THE BLOG

The Challenge of Coming From the Outside to Take Over an Existing Team

07/21/2014 05:54 pm ET | Updated Sep 20, 2014

In my last post I shared "Management Challenge #1" from my forthcoming book, The 27 Challenges Managers Face: Step-by-Step Solutions to (Nearly) All of Your Management Problems (Wiley/Jossey-Bass, September 2014), the challenge of moving from peer to leader. In this post I look at the flip side challenge, "Management Challenge #2", the challenge of coming from the outside to take over an existing team.

When you are the "new" manager taking over leadership of an existing team, you are coming in to a whole scene with its own back-story. You are a new character, the "outsider." Your new direct-reports, on the other hand, are the insiders. They very likely have plenty of baggage with each other already. As the outsider, you've got to figure out who's who on the team. You have a lot of new relationships to build:

--First, identify available individuals who can help you accelerate your learning--internal experts, other managers, or colleagues, and of course your boss. Set up time with every individual you can and start every conversation with this open ended question: "If you were in my shoes right now, what are the things you would want to know?" Your best line in these conversations is going to be something like: "Will you please tell me more about that?" Take lots of notes.

--Second, get as much structured one-on-one time with your (maybe new) boss as possible. Try to get time every day if you can. Discuss what you are learning of the big picture, the work of your team, the broad performance standards, and companywide processes. Ask open-ended questions about what's what and who's who. But this is also the time to start asking very specific questions about your new tasks, responsibilities and projects. In that agenda, don't forget, your number one new responsibility is managing people: Make sure you explain to your new boss exactly how you intend to manage your direct-reports (ie, by building regular structured one-on-ones in which you spell out expectations, provide direction and feedback, and track performance). And make sure you have your boss's support for this highly engaged approach.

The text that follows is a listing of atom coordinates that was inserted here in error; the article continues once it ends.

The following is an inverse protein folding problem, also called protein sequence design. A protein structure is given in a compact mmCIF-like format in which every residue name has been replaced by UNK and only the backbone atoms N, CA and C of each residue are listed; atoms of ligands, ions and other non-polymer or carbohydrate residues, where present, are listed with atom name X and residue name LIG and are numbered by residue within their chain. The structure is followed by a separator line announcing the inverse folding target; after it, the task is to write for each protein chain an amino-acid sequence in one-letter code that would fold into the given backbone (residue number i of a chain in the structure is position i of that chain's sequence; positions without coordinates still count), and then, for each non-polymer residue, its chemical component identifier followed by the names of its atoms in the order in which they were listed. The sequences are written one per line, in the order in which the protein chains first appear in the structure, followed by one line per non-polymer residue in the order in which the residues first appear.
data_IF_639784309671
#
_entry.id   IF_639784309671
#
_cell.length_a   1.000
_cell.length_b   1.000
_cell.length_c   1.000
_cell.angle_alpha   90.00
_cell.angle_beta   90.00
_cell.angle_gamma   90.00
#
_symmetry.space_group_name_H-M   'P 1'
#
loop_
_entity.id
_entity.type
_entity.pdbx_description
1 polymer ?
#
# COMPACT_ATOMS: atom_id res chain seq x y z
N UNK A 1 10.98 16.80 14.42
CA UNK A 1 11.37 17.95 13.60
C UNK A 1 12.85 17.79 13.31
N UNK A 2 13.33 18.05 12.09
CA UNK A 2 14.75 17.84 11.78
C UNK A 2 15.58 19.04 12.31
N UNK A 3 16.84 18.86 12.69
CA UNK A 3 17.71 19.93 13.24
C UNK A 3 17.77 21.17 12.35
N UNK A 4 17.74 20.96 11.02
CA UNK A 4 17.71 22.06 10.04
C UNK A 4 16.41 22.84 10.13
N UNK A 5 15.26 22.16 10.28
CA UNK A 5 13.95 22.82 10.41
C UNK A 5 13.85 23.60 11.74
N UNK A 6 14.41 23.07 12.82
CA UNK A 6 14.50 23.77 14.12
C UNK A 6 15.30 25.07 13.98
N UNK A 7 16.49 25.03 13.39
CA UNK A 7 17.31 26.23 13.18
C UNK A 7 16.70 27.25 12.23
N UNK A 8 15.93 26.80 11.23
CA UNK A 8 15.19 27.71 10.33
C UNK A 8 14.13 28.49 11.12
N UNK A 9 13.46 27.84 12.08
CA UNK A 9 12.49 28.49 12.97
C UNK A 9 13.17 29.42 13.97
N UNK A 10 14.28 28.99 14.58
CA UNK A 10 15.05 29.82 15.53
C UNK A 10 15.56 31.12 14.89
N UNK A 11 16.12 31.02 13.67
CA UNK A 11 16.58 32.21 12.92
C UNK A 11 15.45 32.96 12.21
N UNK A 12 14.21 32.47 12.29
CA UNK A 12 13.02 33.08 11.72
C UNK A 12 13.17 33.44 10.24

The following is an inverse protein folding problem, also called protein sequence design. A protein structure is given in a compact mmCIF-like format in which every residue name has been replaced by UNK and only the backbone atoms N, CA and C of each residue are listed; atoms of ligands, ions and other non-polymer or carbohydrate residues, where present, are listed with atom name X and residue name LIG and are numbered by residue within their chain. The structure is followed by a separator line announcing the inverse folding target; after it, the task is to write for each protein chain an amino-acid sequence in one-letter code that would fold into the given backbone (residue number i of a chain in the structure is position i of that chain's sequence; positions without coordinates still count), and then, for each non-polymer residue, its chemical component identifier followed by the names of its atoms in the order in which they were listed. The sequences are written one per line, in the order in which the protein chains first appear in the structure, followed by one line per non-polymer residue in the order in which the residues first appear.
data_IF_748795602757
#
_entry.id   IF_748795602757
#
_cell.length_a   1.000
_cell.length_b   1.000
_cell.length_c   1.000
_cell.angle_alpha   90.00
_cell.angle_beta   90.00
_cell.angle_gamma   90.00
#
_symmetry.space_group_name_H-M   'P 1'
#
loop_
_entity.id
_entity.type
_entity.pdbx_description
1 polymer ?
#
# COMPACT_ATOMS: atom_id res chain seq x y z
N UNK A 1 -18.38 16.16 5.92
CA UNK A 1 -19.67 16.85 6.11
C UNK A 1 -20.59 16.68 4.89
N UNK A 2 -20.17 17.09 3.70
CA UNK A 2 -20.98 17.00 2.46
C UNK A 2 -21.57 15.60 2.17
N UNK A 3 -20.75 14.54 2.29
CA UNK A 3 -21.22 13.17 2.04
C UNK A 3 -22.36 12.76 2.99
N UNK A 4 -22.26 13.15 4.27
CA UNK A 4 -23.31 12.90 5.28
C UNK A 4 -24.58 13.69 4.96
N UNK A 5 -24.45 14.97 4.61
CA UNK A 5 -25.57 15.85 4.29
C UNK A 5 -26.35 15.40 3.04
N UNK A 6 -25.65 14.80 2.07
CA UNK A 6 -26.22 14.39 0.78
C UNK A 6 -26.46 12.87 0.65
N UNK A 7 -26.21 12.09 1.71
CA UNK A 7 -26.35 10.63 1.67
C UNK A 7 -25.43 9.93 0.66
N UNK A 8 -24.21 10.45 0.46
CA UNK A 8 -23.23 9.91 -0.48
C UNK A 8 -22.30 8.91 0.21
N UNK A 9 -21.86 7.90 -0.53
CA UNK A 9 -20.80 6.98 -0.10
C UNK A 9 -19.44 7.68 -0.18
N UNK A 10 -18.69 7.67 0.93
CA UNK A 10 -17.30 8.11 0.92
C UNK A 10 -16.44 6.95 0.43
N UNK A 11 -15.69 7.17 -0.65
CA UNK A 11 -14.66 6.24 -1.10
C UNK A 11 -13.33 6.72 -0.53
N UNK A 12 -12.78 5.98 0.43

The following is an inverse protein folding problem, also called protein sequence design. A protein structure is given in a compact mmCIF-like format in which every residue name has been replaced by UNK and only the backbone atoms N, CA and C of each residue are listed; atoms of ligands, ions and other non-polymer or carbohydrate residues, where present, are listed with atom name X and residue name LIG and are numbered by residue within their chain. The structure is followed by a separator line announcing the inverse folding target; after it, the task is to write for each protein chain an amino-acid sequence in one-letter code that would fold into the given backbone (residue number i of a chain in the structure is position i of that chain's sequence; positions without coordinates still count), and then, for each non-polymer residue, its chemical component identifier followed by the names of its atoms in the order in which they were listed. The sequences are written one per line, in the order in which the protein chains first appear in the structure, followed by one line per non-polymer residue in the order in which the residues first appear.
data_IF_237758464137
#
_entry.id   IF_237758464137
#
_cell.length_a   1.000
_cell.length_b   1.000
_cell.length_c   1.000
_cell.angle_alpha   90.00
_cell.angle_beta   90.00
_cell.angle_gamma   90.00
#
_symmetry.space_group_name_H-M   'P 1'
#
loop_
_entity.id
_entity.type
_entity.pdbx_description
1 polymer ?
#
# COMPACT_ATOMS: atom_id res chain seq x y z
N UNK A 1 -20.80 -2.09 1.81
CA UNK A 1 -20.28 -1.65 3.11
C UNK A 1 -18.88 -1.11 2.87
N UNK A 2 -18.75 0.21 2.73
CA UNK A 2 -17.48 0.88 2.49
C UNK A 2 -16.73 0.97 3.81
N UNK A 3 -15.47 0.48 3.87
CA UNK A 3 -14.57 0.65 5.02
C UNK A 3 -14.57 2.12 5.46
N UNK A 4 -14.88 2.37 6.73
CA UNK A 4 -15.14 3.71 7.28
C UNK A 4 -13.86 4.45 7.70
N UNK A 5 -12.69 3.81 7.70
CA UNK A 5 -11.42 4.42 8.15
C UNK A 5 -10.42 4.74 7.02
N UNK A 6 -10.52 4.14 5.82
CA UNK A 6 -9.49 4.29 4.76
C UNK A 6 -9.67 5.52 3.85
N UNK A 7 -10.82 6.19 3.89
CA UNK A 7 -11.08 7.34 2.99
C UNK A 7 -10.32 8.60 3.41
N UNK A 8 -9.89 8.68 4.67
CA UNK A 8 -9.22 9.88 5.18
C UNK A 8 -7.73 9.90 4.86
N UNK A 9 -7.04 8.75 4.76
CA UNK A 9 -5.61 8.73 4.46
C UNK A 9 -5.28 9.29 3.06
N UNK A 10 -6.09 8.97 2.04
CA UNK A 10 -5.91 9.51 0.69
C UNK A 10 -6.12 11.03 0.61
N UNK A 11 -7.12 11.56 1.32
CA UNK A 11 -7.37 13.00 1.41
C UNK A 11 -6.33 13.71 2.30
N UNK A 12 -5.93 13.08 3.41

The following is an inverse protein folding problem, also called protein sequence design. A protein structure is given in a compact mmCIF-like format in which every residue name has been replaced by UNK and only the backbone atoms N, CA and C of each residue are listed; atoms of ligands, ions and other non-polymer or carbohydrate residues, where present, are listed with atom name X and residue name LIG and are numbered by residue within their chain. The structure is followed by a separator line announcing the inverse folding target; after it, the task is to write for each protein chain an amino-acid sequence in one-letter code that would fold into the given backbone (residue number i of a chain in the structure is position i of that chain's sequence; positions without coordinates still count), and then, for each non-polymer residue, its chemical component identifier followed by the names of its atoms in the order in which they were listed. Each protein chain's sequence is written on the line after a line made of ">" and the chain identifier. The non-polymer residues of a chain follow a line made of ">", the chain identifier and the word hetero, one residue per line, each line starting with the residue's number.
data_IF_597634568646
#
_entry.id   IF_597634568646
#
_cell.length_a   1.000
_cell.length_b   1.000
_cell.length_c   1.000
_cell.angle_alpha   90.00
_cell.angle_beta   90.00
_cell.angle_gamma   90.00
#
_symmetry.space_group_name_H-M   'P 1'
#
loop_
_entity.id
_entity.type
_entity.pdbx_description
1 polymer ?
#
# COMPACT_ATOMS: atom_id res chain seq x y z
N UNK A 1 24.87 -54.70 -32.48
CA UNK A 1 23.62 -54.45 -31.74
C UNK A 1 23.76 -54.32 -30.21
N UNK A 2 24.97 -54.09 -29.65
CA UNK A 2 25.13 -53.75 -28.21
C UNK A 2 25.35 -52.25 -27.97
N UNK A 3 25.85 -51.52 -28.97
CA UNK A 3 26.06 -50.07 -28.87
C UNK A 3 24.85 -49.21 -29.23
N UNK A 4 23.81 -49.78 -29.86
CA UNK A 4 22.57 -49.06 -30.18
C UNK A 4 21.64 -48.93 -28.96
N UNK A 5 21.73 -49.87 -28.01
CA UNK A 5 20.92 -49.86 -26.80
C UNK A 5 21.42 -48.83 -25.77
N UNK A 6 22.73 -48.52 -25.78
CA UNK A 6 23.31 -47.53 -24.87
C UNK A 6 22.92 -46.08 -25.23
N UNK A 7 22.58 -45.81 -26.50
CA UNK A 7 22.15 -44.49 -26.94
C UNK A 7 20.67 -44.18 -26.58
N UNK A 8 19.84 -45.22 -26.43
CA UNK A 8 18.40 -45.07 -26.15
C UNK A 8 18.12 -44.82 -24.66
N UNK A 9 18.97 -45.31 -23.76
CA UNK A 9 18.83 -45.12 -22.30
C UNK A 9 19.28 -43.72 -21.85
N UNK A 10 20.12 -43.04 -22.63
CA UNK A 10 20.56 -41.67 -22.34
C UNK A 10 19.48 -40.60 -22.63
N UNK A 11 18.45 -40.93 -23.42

--Third, it's important to have a series of introductory team meetings at the outset. Start with a series of brainstorming sessions around three questions:

1. What should change about how our team operates?
2. What should not change?
3. If you were suddenly the team manager, what would your first, second and third priorities be?

Wrap up these brainstorming sessions by making clear to the entire team that you will henceforth hold team meetings when they make sense but that your primary management technique will be building a regular structured one-on-one dialogue with every single direct-report.

--Fourth, start scheduling your initial one-on-ones with each and every one of your new direct-reports. As you dig in to your regular schedule of one-on-ones in earnest, your first mission with every direct report will be to get up-to-speed on the fundamentals of his job. Ask: What are your current projects, tasks and responsibilities? What are your longer, intermediate and short-term goals? High-points? Pain points? What do you want? What do you need? Meet much more often with every person at first. With this systematic approach, you will get up-to-speed in a matter of weeks, your conversations will become more knowledgeable and your ability to give direction increasingly acute.